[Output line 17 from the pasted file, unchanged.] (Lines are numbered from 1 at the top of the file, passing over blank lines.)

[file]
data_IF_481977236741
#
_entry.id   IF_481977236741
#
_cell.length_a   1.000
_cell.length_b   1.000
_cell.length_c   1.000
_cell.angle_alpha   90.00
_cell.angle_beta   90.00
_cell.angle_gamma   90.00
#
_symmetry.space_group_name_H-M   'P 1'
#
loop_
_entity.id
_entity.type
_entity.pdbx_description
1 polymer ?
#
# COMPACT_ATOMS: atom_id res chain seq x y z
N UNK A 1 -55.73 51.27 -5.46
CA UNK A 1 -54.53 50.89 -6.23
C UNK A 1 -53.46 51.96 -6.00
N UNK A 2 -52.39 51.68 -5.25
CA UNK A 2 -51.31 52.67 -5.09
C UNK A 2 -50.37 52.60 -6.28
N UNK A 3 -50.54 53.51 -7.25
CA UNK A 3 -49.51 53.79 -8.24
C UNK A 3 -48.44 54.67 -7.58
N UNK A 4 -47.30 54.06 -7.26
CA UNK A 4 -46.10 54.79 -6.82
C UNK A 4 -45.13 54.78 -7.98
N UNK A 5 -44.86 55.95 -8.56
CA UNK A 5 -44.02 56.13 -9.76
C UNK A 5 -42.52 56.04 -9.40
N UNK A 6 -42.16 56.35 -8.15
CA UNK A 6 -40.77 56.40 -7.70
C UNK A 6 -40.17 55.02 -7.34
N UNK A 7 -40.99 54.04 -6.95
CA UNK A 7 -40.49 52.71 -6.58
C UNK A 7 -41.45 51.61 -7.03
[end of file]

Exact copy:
_entity.pdbx_description